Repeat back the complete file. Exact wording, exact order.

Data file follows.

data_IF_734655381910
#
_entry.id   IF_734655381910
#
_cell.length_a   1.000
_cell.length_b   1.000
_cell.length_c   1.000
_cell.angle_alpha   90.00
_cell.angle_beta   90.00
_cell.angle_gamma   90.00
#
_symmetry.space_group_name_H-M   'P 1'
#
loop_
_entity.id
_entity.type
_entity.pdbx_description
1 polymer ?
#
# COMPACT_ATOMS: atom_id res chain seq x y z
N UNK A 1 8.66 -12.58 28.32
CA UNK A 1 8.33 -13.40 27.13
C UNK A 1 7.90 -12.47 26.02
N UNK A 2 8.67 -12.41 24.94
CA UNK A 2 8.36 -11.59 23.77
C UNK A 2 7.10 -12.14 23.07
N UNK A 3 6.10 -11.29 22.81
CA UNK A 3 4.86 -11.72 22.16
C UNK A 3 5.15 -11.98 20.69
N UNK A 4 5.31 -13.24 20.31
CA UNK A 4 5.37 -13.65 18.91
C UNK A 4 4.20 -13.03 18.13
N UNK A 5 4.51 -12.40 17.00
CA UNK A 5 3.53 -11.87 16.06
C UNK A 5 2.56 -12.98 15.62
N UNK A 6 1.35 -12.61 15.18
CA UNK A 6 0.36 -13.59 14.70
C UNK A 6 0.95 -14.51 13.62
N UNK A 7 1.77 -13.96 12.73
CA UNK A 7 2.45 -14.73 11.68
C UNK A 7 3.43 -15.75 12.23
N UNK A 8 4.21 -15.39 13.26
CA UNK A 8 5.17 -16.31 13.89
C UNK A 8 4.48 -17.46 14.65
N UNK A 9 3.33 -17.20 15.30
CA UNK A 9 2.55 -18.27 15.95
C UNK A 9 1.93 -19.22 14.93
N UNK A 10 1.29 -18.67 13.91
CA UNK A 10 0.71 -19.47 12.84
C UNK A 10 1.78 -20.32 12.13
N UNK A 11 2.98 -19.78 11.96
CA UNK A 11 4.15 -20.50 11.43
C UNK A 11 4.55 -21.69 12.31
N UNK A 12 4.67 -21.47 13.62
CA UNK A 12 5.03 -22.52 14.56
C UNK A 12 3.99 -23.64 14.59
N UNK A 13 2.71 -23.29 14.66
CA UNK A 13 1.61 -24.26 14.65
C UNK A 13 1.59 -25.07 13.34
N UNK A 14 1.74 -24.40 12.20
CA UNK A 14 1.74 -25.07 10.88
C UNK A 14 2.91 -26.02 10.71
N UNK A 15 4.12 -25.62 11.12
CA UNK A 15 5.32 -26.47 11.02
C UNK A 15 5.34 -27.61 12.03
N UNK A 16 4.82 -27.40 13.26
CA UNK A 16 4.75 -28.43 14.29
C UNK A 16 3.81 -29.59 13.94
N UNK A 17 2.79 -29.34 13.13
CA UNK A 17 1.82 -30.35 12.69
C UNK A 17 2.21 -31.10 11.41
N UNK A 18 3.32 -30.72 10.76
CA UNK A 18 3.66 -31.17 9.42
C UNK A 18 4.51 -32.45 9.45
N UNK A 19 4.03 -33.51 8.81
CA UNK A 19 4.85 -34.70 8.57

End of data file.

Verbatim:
data_IF_734655381910
#
_entry.id   IF_734655381910
#
_cell.length_a   1.000
_cell.length_b   1.000
_cell.length_c   1.000
_cell.angle_alpha   90.00
_cell.angle_beta   90.00
_cell.angle_gamma   90.00
#
_symmetry.space_group_name_H-M   'P 1'
#
loop_
_entity.id
_entity.type
_entity.pdbx_description
1 polymer ?
#
# COMPACT_ATOMS: atom_id res chain seq x y z
N UNK A 1 8.66 -12.58 28.32
CA UNK A 1 8.33 -13.40 27.13
C UNK A 1 7.90 -12.47 26.02
N UNK A 2 8.67 -12.41 24.94
CA UNK A 2 8.36 -11.59 23.77
C UNK A 2 7.10 -12.14 23.07
N UNK A 3 6.10 -11.29 22.81
CA UNK A 3 4.86 -11.72 22.16
C UNK A 3 5.15 -11.98 20.69
N UNK A 4 5.31 -13.24 20.31
CA UNK A 4 5.37 -13.65 18.91
C UNK A 4 4.20 -13.03 18.13
N UNK A 5 4.51 -12.40 17.00
CA UNK A 5 3.53 -11.87 16.06
C UNK A 5 2.56 -12.98 15.62
N UNK A 6 1.35 -12.61 15.18
CA UNK A 6 0.36 -13.59 14.70
C UNK A 6 0.95 -14.51 13.62
N UNK A 7 1.77 -13.96 12.73
CA UNK A 7 2.45 -14.73 11.68
C UNK A 7 3.43 -15.75 12.23
N UNK A 8 4.21 -15.39 13.26
CA UNK A 8 5.17 -16.31 13.89
C UNK A 8 4.48 -17.46 14.65
N UNK A 9 3.33 -17.20 15.30
CA UNK A 9 2.55 -18.27 15.95
C UNK A 9 1.93 -19.22 14.93
N UNK A 10 1.29 -18.67 13.91
CA UNK A 10 0.71 -19.47 12.84
C UNK A 10 1.78 -20.32 12.13
N UNK A 11 2.98 -19.78 11.96
CA UNK A 11 4.15 -20.50 11.43
C UNK A 11 4.55 -21.69 12.31
N UNK A 12 4.67 -21.47 13.62
CA UNK A 12 5.03 -22.52 14.56
C UNK A 12 3.99 -23.64 14.59
N UNK A 13 2.71 -23.29 14.66
CA UNK A 13 1.61 -24.26 14.65
C UNK A 13 1.59 -25.07 13.34
N UNK A 14 1.74 -24.40 12.20
CA UNK A 14 1.74 -25.07 10.88
C UNK A 14 2.91 -26.02 10.71
N UNK A 15 4.12 -25.62 11.12
CA UNK A 15 5.32 -26.47 11.02
C UNK A 15 5.34 -27.61 12.03
N UNK A 16 4.82 -27.40 13.26
CA UNK A 16 4.75 -28.43 14.29
C UNK A 16 3.81 -29.59 13.94
N UNK A 17 2.79 -29.34 13.13
CA UNK A 17 1.82 -30.35 12.69
C UNK A 17 2.21 -31.10 11.41
N UNK A 18 3.32 -30.72 10.76
CA UNK A 18 3.66 -31.17 9.42
C UNK A 18 4.51 -32.45 9.45
N UNK A 19 4.03 -33.51 8.81
CA UNK A 19 4.85 -34.70 8.57